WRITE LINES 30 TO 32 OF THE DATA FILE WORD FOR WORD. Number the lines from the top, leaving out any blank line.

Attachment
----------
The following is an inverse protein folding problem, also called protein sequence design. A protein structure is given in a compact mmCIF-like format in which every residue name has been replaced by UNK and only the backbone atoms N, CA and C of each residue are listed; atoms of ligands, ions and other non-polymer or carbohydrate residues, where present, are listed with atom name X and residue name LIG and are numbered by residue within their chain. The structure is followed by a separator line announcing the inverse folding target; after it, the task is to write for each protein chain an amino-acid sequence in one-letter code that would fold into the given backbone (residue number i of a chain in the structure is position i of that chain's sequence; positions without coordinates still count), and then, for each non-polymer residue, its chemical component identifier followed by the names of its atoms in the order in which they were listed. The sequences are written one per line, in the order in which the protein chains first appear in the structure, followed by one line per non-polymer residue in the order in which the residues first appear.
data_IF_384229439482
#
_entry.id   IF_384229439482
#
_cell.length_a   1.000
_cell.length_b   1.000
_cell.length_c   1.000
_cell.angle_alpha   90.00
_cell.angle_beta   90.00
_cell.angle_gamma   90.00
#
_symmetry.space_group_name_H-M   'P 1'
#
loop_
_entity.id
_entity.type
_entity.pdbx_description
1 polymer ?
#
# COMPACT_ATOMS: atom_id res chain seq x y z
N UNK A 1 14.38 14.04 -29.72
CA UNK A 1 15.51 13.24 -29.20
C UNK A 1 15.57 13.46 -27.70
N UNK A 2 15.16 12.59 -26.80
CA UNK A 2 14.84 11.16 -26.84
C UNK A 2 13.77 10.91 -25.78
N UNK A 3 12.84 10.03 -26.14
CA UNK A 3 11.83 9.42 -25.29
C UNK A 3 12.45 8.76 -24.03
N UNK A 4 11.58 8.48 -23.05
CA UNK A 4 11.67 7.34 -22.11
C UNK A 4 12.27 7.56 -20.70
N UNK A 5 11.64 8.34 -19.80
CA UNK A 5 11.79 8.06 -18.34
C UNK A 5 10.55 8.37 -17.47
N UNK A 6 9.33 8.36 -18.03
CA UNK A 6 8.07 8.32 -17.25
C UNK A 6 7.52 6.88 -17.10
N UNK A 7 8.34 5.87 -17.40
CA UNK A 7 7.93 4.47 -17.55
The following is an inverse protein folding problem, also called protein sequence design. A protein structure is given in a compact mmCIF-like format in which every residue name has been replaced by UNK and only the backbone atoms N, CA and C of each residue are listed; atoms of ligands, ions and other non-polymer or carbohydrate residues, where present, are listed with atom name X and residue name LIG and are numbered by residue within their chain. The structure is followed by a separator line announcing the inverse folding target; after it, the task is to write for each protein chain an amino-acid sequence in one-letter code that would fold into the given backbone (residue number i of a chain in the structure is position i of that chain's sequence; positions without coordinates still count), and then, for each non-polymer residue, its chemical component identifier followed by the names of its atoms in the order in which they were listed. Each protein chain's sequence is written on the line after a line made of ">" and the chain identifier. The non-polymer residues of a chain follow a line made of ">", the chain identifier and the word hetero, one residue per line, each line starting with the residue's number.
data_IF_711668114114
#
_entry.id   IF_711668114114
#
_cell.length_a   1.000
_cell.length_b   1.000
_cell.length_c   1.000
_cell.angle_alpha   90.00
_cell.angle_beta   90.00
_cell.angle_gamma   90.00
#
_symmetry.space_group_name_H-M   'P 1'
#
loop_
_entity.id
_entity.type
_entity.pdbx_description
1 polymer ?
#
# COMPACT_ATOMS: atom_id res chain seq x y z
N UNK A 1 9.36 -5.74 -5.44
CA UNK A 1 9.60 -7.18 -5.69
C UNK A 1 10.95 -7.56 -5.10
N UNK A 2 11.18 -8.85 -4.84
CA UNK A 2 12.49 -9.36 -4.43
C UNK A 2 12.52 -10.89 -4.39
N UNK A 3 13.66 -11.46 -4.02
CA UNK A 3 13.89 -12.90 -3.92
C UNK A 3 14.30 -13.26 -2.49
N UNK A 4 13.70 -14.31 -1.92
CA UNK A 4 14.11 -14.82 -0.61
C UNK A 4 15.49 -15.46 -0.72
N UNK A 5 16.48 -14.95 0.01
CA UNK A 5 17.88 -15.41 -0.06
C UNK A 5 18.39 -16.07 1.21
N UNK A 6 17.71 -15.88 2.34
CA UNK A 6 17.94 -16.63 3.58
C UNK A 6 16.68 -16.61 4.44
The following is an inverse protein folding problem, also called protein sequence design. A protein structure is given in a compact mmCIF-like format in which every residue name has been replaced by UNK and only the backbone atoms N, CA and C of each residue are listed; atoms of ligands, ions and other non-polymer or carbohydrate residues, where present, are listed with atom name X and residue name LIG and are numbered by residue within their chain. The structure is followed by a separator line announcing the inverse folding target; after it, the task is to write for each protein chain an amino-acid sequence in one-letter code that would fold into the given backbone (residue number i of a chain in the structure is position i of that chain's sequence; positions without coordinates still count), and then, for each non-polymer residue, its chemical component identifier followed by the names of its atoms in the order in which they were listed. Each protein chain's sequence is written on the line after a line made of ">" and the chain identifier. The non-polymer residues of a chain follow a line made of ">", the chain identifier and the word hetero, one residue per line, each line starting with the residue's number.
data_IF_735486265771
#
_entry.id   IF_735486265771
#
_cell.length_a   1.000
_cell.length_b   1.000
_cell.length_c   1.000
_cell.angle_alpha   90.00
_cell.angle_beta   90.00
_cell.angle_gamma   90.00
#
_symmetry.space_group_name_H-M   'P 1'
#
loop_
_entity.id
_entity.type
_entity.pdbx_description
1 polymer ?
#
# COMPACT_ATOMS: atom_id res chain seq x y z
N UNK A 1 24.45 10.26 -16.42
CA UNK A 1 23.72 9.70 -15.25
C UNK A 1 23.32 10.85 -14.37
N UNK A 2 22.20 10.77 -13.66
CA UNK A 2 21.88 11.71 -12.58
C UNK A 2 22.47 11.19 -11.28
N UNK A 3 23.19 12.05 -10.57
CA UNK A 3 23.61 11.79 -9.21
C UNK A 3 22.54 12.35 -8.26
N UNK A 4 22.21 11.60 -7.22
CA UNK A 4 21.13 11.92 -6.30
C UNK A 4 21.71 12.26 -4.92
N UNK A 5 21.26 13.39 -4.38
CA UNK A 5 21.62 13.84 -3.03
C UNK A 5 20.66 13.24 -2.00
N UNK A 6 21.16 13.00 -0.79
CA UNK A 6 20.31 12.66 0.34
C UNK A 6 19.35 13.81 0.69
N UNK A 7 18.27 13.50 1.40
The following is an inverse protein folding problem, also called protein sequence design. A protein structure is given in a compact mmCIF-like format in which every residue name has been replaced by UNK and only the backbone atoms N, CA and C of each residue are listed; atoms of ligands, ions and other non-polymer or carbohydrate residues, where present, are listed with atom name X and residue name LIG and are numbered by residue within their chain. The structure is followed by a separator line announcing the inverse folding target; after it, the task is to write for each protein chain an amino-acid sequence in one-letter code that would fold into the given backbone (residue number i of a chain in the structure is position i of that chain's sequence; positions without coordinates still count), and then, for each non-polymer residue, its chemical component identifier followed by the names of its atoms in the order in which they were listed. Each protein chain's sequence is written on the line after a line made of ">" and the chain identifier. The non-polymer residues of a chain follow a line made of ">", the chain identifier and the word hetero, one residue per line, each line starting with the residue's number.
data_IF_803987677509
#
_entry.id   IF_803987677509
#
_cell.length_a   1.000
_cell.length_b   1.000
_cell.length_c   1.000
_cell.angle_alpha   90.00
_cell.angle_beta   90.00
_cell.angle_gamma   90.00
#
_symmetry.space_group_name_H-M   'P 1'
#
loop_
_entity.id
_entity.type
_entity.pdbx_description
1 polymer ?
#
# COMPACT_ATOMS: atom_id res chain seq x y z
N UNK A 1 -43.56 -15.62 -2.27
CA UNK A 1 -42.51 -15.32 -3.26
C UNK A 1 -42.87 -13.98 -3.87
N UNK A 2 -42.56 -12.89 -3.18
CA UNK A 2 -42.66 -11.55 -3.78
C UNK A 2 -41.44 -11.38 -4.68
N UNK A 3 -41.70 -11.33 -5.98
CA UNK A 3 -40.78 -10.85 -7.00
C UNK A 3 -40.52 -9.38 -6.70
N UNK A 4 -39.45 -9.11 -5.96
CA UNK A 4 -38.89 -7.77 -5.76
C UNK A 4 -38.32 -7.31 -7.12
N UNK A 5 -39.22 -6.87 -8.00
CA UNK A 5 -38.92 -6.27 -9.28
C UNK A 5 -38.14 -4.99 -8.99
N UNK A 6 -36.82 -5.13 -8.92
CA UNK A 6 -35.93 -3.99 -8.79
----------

C UNK A 3 12.45 8.76 -24.03
N UNK A 4 11.58 8.48 -23.05
CA UNK A 4 11.67 7.34 -22.11